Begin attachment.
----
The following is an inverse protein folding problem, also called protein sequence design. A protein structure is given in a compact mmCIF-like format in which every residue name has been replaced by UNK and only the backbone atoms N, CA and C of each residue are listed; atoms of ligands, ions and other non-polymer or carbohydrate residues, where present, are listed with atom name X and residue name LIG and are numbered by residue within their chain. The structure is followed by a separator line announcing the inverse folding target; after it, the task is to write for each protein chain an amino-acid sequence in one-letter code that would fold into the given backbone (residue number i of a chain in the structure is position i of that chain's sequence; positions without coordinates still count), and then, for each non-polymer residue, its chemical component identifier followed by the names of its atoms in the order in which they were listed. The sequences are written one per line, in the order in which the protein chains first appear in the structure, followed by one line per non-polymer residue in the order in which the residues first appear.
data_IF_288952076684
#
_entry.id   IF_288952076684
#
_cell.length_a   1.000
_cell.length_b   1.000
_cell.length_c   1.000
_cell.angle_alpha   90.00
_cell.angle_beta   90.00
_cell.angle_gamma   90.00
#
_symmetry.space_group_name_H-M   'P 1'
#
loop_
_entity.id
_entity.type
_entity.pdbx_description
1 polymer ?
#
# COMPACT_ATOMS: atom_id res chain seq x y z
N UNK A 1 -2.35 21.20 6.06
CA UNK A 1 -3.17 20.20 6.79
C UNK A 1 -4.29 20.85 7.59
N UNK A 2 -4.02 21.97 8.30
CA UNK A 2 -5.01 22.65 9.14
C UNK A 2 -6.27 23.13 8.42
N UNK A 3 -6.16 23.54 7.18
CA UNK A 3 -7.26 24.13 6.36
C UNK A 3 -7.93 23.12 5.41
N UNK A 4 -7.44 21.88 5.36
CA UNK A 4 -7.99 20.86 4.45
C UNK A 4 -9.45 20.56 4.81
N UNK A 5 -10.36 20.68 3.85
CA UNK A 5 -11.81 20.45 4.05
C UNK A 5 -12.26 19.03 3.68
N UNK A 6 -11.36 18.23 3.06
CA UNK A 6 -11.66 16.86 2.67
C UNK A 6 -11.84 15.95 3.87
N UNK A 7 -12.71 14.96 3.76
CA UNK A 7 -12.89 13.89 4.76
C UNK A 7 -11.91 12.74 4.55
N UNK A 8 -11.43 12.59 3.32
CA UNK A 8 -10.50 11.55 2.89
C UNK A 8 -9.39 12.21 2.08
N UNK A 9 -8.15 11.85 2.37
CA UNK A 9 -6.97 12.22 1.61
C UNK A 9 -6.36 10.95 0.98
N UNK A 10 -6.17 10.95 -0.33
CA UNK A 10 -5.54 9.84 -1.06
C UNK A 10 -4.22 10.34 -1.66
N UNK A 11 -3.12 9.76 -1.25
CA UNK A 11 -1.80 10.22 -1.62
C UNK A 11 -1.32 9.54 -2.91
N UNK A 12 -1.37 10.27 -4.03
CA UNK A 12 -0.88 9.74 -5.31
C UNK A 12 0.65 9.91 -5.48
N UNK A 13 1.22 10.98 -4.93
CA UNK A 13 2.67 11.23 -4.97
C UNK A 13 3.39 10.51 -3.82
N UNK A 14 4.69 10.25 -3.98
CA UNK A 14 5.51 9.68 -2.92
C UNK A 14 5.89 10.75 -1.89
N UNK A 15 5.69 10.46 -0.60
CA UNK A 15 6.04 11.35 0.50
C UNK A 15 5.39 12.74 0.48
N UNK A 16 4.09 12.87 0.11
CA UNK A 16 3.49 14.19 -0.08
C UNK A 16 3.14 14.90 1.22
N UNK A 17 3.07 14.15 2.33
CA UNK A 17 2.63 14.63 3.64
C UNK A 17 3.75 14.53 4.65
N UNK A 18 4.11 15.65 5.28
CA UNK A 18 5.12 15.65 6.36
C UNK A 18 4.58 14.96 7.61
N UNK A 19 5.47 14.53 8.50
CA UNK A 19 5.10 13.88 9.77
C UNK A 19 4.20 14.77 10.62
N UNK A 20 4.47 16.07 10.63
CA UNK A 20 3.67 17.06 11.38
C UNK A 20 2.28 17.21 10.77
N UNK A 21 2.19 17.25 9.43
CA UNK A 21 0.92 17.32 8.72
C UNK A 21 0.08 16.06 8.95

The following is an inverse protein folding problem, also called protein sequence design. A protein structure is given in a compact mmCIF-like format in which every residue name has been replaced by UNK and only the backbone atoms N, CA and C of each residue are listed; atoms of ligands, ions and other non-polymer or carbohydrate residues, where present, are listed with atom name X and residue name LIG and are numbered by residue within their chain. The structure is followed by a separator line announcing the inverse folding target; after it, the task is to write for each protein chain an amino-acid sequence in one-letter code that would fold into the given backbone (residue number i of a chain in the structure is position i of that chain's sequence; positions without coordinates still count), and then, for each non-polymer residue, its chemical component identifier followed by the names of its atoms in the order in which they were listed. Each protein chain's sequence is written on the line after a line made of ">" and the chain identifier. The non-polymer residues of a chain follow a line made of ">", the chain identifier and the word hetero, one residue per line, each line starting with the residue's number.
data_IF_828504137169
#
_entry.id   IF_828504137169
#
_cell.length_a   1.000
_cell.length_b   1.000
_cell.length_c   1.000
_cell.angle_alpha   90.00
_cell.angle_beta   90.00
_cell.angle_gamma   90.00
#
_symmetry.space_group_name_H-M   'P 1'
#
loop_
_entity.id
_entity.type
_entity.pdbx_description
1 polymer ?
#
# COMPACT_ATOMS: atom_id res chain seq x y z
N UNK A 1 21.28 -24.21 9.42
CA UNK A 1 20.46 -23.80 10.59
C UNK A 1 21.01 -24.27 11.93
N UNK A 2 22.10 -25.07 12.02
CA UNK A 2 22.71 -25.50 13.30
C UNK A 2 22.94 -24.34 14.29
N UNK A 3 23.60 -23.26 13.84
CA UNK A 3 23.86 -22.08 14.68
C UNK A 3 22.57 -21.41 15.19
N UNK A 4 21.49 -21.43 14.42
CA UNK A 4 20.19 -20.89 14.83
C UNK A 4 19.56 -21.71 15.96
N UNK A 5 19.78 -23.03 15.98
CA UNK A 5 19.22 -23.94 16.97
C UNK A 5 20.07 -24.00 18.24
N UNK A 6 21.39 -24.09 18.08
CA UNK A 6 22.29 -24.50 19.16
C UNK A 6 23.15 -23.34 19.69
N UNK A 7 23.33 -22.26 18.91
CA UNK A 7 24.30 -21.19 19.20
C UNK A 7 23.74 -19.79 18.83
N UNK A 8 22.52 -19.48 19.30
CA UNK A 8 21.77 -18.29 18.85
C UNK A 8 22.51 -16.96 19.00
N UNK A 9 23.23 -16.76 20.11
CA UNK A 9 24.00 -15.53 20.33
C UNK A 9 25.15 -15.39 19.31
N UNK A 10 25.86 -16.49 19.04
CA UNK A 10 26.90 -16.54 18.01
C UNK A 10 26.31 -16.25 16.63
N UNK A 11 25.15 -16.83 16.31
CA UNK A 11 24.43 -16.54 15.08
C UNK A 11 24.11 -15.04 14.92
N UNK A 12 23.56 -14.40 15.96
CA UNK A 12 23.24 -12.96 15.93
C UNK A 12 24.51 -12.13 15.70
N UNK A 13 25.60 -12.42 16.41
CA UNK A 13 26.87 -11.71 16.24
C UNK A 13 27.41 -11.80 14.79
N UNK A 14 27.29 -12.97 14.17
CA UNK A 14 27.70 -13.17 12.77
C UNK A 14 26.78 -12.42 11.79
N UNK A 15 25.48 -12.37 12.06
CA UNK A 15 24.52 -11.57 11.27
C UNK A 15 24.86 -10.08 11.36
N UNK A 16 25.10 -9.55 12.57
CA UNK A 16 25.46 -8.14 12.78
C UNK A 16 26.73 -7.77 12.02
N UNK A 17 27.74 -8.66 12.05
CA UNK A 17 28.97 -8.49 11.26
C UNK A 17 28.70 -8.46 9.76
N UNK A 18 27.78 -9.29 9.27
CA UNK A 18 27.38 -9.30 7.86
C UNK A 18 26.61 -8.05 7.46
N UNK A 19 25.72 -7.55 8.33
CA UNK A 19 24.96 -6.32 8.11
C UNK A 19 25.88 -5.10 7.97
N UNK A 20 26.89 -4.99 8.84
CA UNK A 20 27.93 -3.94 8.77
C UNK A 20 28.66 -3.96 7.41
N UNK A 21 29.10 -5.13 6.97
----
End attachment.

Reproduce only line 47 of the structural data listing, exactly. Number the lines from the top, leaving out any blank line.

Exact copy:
CA UNK A 9 -6.97 12.22 1.61